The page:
This is part of being in the dental family. I’ve had so many men and women in dentistry go to bat for me. Linda Miles from Virginia Beach, Virginia, the grand Dame of practice management leadership. Dr. Cathy Jameson from Oklahoma was a Montessori school teacher and ended up with two PhDs. Dr. Irwin Becker from the Pankey Institute, chairing education at Pankey. Dr. Gordon Christianson who only started two dental schools, dentist, prosthodontist, PhD. So there are men and women that care about you that care about this profession. I just would say fire up, get excited about your future because it’s going to be glorious.

Rolando Mia:

That is absolutely amazing. What advice would you give people who are unfortunately furloughed at this time in the dental practices and in the companies that are working alongside dentistry because everything is shut down. What advice would you give us?

Setting a Path for Your Future

Dr. Mark Hyman:

The furloughed men and women, I will tell you I know you are in deep pain and your doctors are too. No one’s happy about this, but there are things that a team can do right now to prepare when we get back. The demand is going to be awesome. There’s going to be a backlog of care. So part of it is going to be as a team is you should have, and humbly, team’s should have some zoom, Skype, FaceTime, however they choose to communicate and the team led by the doctor should set out some parameters for your preferred future.

So to me, the practice management software, leadership software, the communication stuff that we have like Weaver, Solution Reach, Dental Intel, all these different companies. You should be communicating with your patients right now, checking in on them. You could be calling all your patients saying, “Are you safe? Are you okay? Are you having an emergency? Here’s my cell phone number if you need me.” The minute the office is open and safe, we promise we’re going to let you know. Teams can be going back and looking at little things.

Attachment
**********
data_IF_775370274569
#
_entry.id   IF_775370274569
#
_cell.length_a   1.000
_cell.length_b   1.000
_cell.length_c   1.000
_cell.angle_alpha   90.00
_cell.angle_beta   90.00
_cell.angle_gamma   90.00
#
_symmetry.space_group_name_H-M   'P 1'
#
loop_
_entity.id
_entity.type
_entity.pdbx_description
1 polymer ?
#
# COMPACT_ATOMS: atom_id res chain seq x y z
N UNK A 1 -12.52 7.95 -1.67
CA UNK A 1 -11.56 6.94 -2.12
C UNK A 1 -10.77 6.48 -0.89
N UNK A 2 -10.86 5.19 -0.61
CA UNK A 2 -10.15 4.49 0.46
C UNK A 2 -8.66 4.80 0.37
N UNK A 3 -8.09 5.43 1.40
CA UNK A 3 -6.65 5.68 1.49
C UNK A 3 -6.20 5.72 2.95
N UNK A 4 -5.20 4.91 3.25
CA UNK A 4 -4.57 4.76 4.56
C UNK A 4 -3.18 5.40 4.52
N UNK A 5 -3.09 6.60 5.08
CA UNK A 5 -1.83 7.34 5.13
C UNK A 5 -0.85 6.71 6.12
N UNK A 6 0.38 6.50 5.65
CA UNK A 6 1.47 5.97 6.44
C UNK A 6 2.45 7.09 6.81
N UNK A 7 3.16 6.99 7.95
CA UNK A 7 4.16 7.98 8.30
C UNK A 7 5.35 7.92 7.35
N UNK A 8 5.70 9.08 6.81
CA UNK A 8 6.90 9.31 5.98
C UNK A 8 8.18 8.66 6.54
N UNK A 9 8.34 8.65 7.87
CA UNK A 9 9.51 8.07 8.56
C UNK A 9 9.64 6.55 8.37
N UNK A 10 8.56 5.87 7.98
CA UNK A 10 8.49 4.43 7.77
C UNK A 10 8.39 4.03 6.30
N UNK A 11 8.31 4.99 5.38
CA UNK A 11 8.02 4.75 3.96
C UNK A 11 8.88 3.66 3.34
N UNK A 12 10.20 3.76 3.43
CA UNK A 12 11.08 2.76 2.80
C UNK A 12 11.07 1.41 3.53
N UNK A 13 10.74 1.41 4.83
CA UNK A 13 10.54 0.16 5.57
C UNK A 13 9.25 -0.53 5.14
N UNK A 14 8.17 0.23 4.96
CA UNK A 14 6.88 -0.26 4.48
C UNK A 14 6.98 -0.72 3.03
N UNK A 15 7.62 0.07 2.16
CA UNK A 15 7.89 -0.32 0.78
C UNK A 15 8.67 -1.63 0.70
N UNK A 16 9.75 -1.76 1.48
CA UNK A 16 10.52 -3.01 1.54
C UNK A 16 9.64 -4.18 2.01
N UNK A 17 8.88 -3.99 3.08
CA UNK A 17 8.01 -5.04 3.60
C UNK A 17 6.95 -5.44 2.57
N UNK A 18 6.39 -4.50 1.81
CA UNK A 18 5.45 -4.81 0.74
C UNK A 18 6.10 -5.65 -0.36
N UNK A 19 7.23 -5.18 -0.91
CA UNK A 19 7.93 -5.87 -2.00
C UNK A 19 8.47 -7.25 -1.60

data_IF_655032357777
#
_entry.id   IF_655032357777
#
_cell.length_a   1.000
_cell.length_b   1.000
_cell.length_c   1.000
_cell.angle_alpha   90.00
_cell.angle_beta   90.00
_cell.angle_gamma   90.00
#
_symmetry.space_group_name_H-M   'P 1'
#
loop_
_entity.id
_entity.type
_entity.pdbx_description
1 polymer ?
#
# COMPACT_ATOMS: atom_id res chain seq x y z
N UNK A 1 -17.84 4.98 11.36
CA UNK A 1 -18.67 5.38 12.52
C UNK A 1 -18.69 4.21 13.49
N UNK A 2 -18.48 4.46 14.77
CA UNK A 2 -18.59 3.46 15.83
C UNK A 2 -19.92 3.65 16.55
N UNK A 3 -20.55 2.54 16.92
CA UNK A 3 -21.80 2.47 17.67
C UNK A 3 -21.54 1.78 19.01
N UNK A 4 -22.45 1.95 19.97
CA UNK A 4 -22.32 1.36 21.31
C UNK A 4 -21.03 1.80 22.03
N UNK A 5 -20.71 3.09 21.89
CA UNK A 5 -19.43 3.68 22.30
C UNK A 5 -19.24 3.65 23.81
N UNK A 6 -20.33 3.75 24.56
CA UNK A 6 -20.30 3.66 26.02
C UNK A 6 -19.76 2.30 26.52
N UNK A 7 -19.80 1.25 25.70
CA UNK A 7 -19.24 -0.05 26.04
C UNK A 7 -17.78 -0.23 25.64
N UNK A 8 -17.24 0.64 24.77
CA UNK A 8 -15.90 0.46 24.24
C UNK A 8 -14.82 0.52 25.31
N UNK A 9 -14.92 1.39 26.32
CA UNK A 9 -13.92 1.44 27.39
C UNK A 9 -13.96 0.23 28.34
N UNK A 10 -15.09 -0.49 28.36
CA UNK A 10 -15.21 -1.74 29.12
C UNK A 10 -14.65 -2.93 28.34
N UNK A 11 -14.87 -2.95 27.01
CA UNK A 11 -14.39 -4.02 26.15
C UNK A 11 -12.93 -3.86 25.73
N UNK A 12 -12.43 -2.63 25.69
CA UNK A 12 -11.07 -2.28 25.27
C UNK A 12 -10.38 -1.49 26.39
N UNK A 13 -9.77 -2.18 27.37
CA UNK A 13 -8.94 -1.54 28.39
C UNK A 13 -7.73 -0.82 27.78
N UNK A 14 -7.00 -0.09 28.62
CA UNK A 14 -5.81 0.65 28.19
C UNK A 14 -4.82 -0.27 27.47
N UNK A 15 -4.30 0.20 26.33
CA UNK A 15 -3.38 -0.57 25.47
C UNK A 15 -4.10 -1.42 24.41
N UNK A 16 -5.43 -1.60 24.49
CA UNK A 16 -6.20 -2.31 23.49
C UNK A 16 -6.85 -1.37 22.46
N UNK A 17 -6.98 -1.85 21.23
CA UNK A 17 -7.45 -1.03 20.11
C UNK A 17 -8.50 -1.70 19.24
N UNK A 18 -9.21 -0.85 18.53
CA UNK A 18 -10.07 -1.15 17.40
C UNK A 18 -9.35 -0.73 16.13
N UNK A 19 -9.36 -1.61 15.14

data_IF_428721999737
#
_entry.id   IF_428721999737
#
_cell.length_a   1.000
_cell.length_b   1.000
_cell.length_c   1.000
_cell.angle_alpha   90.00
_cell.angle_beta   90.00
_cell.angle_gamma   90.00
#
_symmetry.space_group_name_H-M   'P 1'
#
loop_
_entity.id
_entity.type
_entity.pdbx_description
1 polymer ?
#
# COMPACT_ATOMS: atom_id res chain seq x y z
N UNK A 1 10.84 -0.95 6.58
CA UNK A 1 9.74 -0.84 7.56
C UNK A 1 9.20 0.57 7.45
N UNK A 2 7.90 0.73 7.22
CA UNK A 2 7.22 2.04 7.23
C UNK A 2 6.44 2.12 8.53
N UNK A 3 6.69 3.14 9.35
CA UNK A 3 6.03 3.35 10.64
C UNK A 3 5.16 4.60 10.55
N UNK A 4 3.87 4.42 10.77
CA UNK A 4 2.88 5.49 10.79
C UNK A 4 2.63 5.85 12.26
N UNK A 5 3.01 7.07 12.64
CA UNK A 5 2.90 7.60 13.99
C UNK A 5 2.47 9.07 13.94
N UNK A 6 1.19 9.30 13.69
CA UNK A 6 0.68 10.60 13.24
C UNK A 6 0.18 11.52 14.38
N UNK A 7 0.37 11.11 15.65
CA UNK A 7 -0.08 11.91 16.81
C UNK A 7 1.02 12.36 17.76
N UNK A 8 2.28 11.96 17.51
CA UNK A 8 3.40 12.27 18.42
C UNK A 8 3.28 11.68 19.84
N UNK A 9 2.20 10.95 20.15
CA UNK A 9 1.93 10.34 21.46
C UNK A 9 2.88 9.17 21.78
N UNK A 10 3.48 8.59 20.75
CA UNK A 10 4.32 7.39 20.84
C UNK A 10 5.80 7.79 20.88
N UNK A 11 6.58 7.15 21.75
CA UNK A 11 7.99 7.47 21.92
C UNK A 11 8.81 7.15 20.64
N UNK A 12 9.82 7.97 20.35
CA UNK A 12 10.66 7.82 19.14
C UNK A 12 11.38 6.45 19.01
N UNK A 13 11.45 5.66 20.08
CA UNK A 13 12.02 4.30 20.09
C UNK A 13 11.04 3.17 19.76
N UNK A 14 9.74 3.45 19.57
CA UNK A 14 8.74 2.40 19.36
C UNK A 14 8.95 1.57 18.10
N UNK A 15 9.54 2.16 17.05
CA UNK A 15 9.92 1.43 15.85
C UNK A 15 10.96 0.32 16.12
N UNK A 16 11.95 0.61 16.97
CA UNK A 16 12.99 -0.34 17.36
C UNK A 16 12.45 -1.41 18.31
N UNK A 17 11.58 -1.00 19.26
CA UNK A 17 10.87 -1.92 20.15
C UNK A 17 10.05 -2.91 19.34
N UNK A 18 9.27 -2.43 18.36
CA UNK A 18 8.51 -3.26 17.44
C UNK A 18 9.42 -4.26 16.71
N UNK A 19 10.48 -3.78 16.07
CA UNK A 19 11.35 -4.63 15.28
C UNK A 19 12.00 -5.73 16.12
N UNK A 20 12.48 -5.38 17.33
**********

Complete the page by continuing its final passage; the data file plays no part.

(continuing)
Do they have accounts receivable that’s due or insurance claims that haven’t been filed.? If you’re worried about your cashflow, you’ve already done pre-procedures and it’s sitting there, and you haven’t filed the insurance. It’s crazy. The insurance companies have money. Let them pay off the claims that they’re owed. I was speaking to Dr. Cathy Jameson today about it. If people have dentistry that’s coming up, we always offered a 5% bookkeeping courtesy of people prepaid for a procedure.

So you’ve got somebody on the books for 10 veneers that had to defer the care you can offer to them, “If you want to go ahead and pay it, I’ll give you 5% bookkeeping courtesy, or in fact, I’ll go ahead and give you seven. I’ll give you 10.” Which will give you some cashflow to work with your practice going forward. So there’s all of so many ideas what you can do to refine your systems. We may look at things Ro and say, “Okay, we were 8AM to 5PM office, now once or twice a week Dr. Wonderful is going to come in at 7:00AM to see a restorative patient to get a couple of crown preps done before morning huddle before you start your day at 8AM.”